I attended a fascinating discussion yesterday at #Teacamp (a monthly get together for digital geeks) about social media guidance for the public sector.
The Government Digital Service, on behalf of central government, are updating the existing social media guidance for civil servants which is now a few years old.
The overall thrust of the guidance, as before, is going to be follow the Civil Service Code – or as it is often summarised ‘don’t be a muppet’. For the other non-government organisations this typically means following their ‘Code of Conduct’ or equivalents. All pretty standard stuff.
What provoked some heated debate was when it was stated that as public servants we cannot have a private ‘digital life’ anymore.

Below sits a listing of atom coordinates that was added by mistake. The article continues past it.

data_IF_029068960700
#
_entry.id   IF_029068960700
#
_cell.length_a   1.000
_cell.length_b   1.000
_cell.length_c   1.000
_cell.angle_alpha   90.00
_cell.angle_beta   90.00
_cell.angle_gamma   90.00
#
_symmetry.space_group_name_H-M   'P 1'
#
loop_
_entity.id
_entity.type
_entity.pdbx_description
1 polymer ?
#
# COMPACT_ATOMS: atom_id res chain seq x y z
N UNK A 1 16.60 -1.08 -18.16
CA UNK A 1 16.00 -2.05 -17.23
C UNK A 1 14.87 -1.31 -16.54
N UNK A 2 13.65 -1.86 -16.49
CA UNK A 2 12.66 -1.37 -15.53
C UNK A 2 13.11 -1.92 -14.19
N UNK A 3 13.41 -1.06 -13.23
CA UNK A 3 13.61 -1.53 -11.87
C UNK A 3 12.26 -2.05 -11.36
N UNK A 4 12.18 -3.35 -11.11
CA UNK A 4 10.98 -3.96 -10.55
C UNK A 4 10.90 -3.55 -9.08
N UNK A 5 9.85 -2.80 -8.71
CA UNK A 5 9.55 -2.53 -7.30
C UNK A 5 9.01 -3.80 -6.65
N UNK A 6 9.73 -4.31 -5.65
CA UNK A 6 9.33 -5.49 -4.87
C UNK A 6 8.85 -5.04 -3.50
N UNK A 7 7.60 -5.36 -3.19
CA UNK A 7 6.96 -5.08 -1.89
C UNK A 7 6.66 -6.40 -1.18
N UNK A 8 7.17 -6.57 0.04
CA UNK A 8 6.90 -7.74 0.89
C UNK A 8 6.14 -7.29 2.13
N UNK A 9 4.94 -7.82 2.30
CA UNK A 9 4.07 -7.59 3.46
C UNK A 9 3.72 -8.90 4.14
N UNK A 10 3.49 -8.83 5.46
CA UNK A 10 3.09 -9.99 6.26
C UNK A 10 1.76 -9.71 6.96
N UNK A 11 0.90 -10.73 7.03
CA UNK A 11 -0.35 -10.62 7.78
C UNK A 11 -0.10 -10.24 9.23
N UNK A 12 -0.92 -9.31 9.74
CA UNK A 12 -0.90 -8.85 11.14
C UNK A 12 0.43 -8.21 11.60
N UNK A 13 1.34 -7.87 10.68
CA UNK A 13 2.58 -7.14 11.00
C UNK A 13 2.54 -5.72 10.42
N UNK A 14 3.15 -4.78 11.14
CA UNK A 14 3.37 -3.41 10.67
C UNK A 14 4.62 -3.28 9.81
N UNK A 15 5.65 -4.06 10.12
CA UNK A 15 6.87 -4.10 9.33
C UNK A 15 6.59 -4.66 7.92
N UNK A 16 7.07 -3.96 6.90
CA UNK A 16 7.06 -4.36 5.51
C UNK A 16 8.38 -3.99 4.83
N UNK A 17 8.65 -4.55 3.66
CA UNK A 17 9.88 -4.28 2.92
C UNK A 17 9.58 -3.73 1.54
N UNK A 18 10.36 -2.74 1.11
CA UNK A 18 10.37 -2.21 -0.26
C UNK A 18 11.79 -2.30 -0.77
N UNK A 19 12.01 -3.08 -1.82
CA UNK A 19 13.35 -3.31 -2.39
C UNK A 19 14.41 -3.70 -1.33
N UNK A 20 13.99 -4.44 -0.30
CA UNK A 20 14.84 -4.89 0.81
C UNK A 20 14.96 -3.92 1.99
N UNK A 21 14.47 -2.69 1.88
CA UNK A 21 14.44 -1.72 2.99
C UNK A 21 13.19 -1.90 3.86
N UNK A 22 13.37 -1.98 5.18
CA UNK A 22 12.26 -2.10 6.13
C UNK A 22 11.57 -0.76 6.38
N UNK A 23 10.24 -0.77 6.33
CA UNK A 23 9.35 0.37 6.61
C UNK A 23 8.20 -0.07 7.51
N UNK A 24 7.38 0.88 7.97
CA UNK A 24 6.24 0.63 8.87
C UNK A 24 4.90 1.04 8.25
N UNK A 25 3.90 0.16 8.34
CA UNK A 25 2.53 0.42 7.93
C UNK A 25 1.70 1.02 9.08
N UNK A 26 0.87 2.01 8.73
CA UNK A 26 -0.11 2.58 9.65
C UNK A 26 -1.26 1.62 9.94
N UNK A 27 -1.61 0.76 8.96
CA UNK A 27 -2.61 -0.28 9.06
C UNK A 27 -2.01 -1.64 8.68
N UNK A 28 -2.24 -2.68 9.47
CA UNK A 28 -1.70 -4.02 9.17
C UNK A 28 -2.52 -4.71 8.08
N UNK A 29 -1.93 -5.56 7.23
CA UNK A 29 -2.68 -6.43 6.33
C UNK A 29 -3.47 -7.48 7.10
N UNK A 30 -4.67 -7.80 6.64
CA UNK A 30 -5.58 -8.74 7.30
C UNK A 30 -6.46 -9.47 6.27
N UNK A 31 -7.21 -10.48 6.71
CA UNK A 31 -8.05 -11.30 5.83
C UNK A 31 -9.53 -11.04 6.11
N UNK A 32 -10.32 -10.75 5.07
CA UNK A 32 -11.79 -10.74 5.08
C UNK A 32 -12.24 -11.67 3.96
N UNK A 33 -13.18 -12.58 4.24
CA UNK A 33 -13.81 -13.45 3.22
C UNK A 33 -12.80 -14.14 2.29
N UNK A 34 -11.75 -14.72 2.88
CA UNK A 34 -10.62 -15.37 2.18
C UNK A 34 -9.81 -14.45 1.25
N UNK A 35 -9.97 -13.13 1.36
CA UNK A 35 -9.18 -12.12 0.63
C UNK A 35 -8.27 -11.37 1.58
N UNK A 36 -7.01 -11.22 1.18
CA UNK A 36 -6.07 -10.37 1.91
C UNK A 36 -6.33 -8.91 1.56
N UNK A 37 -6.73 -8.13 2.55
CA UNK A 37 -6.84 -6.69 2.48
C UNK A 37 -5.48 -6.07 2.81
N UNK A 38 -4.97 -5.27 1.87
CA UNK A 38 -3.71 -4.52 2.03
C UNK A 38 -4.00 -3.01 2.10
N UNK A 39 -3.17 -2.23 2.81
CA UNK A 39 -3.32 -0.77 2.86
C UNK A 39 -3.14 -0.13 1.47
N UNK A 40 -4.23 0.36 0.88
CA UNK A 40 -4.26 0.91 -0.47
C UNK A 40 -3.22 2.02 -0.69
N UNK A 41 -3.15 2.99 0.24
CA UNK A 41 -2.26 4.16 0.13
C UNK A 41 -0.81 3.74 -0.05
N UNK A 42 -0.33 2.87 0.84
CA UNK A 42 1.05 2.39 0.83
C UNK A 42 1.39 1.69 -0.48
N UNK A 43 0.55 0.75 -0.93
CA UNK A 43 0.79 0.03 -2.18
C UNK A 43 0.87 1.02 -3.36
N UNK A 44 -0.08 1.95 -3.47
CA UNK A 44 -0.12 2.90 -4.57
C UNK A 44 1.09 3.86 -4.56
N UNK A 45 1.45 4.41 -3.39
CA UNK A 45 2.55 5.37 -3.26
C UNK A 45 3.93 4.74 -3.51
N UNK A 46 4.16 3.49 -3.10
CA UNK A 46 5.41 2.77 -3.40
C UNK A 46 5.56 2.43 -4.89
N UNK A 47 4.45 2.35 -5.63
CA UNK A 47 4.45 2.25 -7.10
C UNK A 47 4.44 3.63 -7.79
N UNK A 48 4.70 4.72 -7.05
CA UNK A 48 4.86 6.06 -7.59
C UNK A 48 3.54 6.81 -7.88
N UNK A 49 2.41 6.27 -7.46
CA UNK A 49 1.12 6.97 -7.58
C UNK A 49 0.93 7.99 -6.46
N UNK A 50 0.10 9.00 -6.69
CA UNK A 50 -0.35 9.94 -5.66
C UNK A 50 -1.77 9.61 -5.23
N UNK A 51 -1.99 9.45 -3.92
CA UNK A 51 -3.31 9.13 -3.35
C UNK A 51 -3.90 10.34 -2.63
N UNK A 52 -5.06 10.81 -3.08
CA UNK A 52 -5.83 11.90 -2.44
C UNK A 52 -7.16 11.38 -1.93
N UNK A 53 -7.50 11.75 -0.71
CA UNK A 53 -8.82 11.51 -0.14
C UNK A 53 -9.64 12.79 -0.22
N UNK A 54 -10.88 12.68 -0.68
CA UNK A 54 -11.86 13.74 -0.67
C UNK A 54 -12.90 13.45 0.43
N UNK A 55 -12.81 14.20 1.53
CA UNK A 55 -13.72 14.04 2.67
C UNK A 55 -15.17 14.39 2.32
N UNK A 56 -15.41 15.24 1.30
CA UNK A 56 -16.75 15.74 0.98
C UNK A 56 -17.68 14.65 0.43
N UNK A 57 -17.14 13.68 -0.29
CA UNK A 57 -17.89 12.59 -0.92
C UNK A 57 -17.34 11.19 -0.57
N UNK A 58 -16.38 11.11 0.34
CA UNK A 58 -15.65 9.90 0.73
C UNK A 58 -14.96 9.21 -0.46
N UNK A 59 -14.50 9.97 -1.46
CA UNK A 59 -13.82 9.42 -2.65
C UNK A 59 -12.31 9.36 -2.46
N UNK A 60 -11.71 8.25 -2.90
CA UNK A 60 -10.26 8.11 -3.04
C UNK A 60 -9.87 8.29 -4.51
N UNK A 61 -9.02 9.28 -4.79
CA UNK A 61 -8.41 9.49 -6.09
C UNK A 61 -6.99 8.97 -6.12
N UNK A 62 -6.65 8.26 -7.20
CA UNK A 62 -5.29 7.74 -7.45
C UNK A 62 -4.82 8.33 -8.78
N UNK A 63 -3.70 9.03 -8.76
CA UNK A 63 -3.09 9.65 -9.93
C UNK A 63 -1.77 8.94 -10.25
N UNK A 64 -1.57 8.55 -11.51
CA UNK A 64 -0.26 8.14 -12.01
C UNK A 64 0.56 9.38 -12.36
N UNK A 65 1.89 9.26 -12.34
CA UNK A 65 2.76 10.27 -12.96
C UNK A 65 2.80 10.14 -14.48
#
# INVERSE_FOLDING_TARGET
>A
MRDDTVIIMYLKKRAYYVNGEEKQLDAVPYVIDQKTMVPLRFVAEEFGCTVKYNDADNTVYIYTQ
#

It was argued that it is not very difficult from our digital footprint to know that we work in the public sector and for whom. So when we post to Facebook or use a ‘private’ Twitter account others can still make judgements about what we like and our behaviours.
It was suggested that as such activity can often be seen by those who make a slight effort to be nosey and therefore we could ‘have a problem Huston’.
This was one example – what if we are always seen reading Guardian articles online yet are supposed to be impartial civil servants? Will my policy advice then become suspect in the eyes of Ministers?
Someone protested – ‘but I have a right to a private life and I did not sign that away when I became a civil servant’.
However more agreed than disagreed with the growing lack of a private ‘digital life’.
What do you think?
Are you ‘always on’ and concious of who you work for in the public, or indeed private sector, whenever you use social media?